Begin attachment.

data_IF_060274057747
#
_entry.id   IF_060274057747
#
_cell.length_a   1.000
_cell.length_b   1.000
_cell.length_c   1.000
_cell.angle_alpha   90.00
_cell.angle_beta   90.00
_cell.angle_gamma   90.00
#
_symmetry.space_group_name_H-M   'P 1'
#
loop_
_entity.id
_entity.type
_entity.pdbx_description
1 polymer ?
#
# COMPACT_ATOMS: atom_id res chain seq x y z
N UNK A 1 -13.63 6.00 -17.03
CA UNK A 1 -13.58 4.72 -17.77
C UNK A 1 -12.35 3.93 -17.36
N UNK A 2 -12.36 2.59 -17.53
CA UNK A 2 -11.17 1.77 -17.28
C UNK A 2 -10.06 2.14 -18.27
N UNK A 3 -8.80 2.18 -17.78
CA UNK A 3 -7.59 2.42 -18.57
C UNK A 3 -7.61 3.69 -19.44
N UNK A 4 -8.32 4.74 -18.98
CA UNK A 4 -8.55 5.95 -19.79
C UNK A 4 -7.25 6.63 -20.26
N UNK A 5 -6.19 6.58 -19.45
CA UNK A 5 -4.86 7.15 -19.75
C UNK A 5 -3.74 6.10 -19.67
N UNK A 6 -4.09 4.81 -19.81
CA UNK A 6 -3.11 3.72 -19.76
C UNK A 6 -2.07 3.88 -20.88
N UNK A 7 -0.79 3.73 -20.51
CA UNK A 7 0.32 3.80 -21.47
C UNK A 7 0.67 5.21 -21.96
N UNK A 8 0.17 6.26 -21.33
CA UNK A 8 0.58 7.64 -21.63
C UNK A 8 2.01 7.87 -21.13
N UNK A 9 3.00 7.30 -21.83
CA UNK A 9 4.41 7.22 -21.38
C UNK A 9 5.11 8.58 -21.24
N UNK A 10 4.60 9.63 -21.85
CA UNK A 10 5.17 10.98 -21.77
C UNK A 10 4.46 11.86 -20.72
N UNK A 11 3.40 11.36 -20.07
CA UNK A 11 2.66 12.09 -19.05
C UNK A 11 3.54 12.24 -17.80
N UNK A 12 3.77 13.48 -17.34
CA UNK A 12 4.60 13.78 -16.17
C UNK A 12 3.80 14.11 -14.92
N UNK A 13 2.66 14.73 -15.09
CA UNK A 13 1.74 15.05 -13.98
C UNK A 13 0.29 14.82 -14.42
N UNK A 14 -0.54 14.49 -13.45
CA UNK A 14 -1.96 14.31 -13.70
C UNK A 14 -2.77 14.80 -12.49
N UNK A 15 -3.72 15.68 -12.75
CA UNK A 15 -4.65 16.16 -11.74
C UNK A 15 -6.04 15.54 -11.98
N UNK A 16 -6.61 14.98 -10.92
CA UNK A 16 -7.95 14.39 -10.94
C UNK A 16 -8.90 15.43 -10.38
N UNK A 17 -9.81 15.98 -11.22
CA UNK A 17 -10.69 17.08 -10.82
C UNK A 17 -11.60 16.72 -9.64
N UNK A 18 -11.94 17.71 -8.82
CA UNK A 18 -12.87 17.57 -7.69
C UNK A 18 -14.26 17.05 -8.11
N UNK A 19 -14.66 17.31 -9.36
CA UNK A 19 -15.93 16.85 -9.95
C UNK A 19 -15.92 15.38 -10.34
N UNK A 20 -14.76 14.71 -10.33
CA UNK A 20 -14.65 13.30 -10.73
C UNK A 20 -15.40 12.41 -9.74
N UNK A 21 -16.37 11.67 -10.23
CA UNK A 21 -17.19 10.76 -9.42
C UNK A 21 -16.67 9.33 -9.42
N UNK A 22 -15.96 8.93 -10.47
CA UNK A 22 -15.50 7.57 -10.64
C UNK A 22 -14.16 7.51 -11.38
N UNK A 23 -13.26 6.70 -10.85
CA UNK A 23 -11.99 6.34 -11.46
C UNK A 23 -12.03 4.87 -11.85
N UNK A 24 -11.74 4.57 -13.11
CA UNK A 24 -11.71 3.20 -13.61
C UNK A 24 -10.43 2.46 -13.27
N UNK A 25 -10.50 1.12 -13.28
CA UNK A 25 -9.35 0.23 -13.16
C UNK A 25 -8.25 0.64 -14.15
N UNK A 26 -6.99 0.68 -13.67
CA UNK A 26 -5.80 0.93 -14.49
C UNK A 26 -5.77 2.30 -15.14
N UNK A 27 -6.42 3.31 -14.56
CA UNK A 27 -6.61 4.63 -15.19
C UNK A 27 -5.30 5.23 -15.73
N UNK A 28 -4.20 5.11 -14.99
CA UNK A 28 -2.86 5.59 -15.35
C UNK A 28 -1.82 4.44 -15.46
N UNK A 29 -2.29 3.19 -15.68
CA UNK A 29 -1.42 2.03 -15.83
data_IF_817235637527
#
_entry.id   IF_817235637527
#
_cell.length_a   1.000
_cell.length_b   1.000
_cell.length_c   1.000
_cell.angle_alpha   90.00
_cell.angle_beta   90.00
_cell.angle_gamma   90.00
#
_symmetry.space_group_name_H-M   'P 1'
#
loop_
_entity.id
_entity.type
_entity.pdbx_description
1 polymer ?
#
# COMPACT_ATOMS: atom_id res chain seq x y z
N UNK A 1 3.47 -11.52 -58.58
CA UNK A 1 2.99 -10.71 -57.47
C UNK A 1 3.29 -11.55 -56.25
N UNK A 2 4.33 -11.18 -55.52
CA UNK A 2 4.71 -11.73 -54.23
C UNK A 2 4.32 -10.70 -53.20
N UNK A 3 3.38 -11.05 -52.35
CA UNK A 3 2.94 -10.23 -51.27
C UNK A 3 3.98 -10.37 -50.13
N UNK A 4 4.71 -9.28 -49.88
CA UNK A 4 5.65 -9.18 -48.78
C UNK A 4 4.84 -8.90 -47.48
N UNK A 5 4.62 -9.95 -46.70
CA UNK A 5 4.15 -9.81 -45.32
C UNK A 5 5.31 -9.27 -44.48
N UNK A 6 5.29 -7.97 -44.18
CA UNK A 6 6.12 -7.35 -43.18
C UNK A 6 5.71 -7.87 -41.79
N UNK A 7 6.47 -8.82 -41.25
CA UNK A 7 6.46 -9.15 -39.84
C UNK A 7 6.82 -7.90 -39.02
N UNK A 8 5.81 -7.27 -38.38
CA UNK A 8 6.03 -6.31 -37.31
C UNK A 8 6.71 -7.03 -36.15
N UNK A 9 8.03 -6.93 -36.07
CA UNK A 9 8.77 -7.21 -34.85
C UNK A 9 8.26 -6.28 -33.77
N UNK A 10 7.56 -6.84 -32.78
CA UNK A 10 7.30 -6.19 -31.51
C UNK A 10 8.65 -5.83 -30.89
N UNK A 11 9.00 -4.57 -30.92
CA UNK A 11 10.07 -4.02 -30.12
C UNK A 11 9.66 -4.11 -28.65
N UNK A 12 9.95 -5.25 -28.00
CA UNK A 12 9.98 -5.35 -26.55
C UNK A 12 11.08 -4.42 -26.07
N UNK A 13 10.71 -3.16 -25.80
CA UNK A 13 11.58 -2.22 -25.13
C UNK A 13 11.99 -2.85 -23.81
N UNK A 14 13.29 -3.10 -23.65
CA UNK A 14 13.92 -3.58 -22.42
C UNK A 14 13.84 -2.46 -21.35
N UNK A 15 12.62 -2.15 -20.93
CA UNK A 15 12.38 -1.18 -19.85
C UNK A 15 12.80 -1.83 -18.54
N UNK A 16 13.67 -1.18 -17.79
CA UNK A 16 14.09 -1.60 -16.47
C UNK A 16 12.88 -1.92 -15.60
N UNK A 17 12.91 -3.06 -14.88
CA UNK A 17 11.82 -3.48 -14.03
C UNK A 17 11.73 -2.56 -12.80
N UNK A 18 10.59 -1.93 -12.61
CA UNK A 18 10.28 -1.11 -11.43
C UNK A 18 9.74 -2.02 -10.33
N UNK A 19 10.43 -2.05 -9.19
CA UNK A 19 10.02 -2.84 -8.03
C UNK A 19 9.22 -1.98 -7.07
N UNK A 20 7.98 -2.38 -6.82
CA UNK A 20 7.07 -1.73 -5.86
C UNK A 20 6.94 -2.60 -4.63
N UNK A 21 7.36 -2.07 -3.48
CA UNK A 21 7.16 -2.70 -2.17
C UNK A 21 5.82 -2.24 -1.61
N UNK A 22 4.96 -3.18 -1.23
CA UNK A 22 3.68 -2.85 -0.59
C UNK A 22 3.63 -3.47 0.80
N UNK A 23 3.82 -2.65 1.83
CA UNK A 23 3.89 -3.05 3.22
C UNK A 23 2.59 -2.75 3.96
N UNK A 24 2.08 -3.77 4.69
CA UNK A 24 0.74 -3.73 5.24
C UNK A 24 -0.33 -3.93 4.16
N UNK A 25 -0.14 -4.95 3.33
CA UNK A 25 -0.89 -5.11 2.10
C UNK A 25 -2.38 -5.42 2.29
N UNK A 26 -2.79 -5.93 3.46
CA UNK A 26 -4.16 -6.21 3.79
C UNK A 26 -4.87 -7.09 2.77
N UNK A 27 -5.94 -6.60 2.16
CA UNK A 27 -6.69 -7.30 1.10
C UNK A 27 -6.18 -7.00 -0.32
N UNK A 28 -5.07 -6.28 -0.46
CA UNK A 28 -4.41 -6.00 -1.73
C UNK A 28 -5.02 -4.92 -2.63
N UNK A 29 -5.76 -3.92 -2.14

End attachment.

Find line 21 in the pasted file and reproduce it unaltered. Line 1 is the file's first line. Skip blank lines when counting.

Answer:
N UNK A 1 -13.63 6.00 -17.03